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A Family Caregiver's Guide to Coping with a Loved One's Seasonal Affective Disorder

 

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Erika enjoys seeing her mother around the holidays. There are so many memories to share, like the fresh Christmas trees Erika’s mother always insisted on buying (although Erika remembers with a special fondness the artificial white tree with kaleidoscope lights that came home one year). And the baking, which her mother still loves to do. Erika’s entire family eagerly anticipates her mom’s home-made holiday cookies, cakes, pies, fudge, and those fluffy, melt-in-your-mouth yeast rolls.

There is something else Erika does each year in anticipation of the holidays. She and her sister coordinate their holiday planning to make sure they meet their mother’s fall and winter needs. Like many long-term care recipients, their mom experiences seasonal affective disorder (SAD). Throughout the season, Erika and her sister work to help their mom cope and find new ways to participate in the holidays.

What is SAD?

SAD is a type of depression that tends to occur as the days grow shorter in the fall and winter. After Erika's father passed away some years ago and her mother's health declined, Erika noticed her mom showing signs and symptoms of SAD each September as daylight hours waned. Her mom has also said how closed-in and isolated she feels when she can't go outside because of bad weather or when she doesn't get a lot of visitors.

Does this sound familiar? Do you look after a family member or friend affected this way by fall and winter? Here’s what Erika's family does to help her mother cope with the symptoms of SAD each year. Maybe these tips could work for your loved one, too:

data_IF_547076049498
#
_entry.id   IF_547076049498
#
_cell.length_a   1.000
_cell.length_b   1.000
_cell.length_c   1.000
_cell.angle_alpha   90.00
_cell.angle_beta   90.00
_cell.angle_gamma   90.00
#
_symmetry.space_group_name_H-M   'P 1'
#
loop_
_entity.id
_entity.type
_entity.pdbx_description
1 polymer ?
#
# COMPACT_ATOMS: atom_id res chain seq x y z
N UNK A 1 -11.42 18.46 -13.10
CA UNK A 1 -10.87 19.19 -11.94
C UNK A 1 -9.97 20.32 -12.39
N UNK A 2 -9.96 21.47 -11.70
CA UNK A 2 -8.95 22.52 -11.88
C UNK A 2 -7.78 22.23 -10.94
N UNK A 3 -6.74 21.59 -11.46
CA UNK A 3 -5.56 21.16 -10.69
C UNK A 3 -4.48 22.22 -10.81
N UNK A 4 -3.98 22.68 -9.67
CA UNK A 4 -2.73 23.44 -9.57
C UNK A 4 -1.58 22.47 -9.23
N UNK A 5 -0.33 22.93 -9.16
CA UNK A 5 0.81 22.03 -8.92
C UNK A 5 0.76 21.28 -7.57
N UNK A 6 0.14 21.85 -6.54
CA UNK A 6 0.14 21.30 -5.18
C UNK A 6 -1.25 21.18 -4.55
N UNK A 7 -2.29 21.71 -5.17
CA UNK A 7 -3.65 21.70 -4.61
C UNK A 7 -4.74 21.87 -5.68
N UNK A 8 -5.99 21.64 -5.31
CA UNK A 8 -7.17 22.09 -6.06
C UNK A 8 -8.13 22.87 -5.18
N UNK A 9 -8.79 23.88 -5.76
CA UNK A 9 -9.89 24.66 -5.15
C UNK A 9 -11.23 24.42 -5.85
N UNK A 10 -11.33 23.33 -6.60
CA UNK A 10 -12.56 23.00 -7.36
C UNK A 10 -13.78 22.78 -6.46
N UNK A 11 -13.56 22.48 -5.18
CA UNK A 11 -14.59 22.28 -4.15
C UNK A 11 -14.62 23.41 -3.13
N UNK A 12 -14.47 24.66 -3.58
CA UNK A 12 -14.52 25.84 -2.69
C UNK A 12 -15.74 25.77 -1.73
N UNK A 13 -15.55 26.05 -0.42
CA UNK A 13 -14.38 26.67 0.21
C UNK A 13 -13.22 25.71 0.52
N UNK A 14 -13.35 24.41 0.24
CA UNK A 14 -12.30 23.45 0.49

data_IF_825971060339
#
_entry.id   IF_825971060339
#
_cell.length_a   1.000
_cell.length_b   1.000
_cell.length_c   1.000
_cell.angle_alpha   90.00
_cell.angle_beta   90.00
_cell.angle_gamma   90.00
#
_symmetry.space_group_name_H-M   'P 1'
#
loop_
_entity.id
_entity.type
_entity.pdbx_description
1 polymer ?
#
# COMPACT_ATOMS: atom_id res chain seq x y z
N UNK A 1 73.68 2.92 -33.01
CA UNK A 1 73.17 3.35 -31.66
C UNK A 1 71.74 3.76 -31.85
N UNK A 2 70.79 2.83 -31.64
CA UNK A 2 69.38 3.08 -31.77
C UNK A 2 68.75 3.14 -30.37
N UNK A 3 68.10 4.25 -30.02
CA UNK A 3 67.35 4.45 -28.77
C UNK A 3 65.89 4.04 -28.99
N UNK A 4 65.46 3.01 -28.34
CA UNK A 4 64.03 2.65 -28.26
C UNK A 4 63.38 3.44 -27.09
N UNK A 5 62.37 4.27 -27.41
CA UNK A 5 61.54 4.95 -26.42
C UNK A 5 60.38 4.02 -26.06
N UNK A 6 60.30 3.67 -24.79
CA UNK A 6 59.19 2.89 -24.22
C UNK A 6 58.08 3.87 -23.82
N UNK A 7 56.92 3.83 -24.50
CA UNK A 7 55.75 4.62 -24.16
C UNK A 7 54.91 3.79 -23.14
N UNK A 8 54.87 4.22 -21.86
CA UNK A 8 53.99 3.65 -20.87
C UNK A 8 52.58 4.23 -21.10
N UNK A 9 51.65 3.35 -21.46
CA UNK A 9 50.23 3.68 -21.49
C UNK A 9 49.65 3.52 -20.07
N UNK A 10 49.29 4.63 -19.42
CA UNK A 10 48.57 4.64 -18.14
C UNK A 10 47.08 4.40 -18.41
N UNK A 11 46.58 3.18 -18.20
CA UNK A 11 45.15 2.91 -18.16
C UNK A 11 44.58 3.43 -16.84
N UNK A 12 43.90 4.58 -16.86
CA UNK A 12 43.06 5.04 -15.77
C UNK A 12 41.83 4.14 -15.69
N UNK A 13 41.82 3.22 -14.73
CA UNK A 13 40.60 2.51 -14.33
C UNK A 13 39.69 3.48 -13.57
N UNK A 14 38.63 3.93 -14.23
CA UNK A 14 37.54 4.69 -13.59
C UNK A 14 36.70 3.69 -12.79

• Drapes are kept open during all daylight hours.
  • Lights are kept on in whatever room Erika’s mom is sitting in to make it appear brighter.
  • Cousins and extended family make sure to visit, especially from November through January. Erika’s brother takes his four weeks of vacation in December to be with their mom.
  • Relatives and friends stop by with samples of their homemade holiday treats.
  • Erika's mom is kept well-stocked with holiday and all-occasion cards to send to people so she feels connected to anyone she doesn't get to see.
  • Everyone has fun reminiscing and looking at photo albums. The indoor winter months are a great time to learn more about family history and stories. Putting special pictures on the refrigerator or in a central place in the home makes everyone smile.
  • Erika encourages her mother to tell her where to put holiday decorations so she is involved with the planning.
  • Erika gets her mom to coach her as she tries to recreate her mother’s famous yeast rolls. (She’ll never forget seeing her mother teach her 50-year-old-brother how to make his first peach pie and mix his first batch of rolls!)

Whenever she gets to see the spark in her mother's eyes—like when her mom is deciding on decorations or gift selections or taking charge in the kitchen—Erika feels grateful. The conscious effort she and her family have made to help her mother keep SAD from controlling her life has helped everyone not only enjoy the old memories, but create new ones to cherish for years to come.

 

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Seniorlink & Caregiver Homes helps families by supporting those who care for their loved ones at home. If you take care of a family member or friend, learn more about our coaching and support programs for caregivers and how they could help you.

 

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